Remarks to the Ensembles of the Afghanistan National Institute of Music
Thank you, Mr. Ross. I am very pleased to be here at the Kennedy Center with my friend, Ambassador Hakimi, to welcome all the musicians and teachers of the Afghan National Institute of Music to Washington. Let me also welcome the Maryland Classic Youth Orchestras, joining their counterparts from Afghanistan on stage this evening, as well as Afghanistan’s Deputy Minister of Education, Mr. Nang, and the many distinguished guests and friends of Afghanistan who are with us here tonight.
President Kennedy, for whom this National Cultural Center is named, was a lifelong supporter and staunch advocate of the arts, which he called "our contribution to the human spirit." The Ensembles of the Afghan National Institute of Music are a shining example of how the arts can lift and give hope to the human spirit.
Afghanistan’s rich musical traditions were once silenced by war and Taliban rule. But when democracy returned to Afghanistan, Dr. Ahmad Sarmast, who had left his homeland because of the violence, saw a chance to bring that tradition back to his country, founding what is today Afghanistan’s sole music academy.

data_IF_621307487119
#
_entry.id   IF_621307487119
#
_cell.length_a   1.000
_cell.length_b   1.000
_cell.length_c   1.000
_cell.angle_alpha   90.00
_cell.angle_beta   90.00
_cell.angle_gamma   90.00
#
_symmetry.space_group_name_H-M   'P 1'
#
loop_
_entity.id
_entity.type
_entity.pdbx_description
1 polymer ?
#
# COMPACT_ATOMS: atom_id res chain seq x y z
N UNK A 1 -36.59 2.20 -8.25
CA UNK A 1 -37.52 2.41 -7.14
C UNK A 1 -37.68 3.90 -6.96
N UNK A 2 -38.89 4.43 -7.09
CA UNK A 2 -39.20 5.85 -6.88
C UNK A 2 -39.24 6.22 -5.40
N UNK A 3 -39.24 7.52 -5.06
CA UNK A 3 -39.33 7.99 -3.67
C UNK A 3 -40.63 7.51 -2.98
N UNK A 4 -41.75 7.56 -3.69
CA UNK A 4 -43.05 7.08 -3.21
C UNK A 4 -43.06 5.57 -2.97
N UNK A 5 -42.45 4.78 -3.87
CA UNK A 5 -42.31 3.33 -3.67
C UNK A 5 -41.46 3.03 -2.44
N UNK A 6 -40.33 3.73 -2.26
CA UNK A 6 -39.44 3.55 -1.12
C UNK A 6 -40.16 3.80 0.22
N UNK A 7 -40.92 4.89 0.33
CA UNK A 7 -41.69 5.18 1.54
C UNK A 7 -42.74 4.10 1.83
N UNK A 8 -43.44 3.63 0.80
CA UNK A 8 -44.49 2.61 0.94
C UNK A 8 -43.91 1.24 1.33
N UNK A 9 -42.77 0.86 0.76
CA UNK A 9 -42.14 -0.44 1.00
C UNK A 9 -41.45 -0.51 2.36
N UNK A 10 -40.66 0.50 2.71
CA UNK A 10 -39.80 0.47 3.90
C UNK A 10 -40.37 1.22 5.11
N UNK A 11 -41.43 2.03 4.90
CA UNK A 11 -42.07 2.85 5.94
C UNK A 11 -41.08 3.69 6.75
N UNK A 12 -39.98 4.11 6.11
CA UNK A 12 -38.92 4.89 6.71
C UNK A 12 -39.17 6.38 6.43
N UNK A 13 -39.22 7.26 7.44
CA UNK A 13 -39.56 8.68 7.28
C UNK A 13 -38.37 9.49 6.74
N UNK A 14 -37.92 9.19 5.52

With the support of donors from around the globe, Dr. Sarmast invited children from all over Afghanistan, and from all walks of life, to study not just Afghan music, but that of world-renowned composers like Vivaldi and Ravel, and yes, even Duke Ellington. Dr. Sarmast did not just bring instruments back to life, he restored hope for a future where Afghans celebrate their rich, diverse, cultural heritage, and through that, restore their national pride and unity.
As a partner in this endeavor, tonight’s conductor, William Harvey, has spent the past three years in Kabul, training this talented group of young people. Mr. Harvey and his fellow teachers have forged connections across cultural and national barriers in over a dozen countries throughout the world, including the United States. They have been a powerful force in defining the United States to the people of Afghanistan and beyond, for which we are truly grateful.
As Secretary Kerry told these wonderful musicians earlier this week, the Department of State and the people of the United States are proud to sponsor the Afghan National Institute of Music as it continues this tour of Washington, New York and Boston. We wish you great success, and may your tour, and this experience, strengthen the bonds of friendship between the peoples of the United States and Afghanistan.